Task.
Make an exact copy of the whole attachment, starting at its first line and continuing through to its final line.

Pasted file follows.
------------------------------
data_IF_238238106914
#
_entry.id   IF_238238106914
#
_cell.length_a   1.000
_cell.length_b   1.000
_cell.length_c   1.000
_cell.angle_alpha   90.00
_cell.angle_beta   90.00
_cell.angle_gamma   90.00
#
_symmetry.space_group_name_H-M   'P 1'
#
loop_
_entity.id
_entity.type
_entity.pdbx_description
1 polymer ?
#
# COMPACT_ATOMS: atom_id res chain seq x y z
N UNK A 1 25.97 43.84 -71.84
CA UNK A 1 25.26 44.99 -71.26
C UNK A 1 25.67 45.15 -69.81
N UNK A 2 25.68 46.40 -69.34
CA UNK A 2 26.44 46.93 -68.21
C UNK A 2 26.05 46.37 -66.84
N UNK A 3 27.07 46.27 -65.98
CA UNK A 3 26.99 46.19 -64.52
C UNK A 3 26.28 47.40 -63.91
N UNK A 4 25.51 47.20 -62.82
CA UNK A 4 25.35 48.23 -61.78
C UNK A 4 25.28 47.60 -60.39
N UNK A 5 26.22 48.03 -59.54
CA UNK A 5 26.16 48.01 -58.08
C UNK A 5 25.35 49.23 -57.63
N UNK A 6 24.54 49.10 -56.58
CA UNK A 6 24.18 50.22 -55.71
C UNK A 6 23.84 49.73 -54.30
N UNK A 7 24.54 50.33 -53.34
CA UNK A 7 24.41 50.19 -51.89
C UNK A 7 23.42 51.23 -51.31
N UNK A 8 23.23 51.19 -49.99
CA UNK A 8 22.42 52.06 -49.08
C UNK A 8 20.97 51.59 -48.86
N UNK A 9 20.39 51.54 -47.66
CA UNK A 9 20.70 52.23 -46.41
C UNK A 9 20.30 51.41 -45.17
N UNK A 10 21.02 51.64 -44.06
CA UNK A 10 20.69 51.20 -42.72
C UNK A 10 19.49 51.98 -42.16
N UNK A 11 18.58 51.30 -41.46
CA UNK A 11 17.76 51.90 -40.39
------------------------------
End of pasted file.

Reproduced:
data_IF_238238106914
#
_entry.id   IF_238238106914
#
_cell.length_a   1.000
_cell.length_b   1.000
_cell.length_c   1.000
_cell.angle_alpha   90.00
_cell.angle_beta   90.00
_cell.angle_gamma   90.00
#
_symmetry.space_group_name_H-M   'P 1'
#
loop_
_entity.id
_entity.type
_entity.pdbx_description
1 polymer ?
#
# COMPACT_ATOMS: atom_id res chain seq x y z
N UNK A 1 25.97 43.84 -71.84
CA UNK A 1 25.26 44.99 -71.26
C UNK A 1 25.67 45.15 -69.81
N UNK A 2 25.68 46.40 -69.34
CA UNK A 2 26.44 46.93 -68.21
C UNK A 2 26.05 46.37 -66.84
N UNK A 3 27.07 46.27 -65.98
CA UNK A 3 26.99 46.19 -64.52
C UNK A 3 26.28 47.40 -63.91
N UNK A 4 25.51 47.20 -62.82
CA UNK A 4 25.35 48.23 -61.78
C UNK A 4 25.28 47.60 -60.39
N UNK A 5 26.22 48.03 -59.54
CA UNK A 5 26.16 48.01 -58.08
C UNK A 5 25.35 49.23 -57.63
N UNK A 6 24.54 49.10 -56.58
CA UNK A 6 24.18 50.22 -55.71
C UNK A 6 23.84 49.73 -54.30
N UNK A 7 24.54 50.33 -53.34
CA UNK A 7 24.41 50.19 -51.89
C UNK A 7 23.42 51.23 -51.31
N UNK A 8 23.23 51.19 -49.99
CA UNK A 8 22.42 52.06 -49.08
C UNK A 8 20.97 51.59 -48.86
N UNK A 9 20.39 51.54 -47.66
CA UNK A 9 20.70 52.23 -46.41
C UNK A 9 20.30 51.41 -45.17
N UNK A 10 21.02 51.64 -44.06
CA UNK A 10 20.69 51.20 -42.72
C UNK A 10 19.49 51.98 -42.16
N UNK A 11 18.58 51.30 -41.46
CA UNK A 11 17.76 51.90 -40.39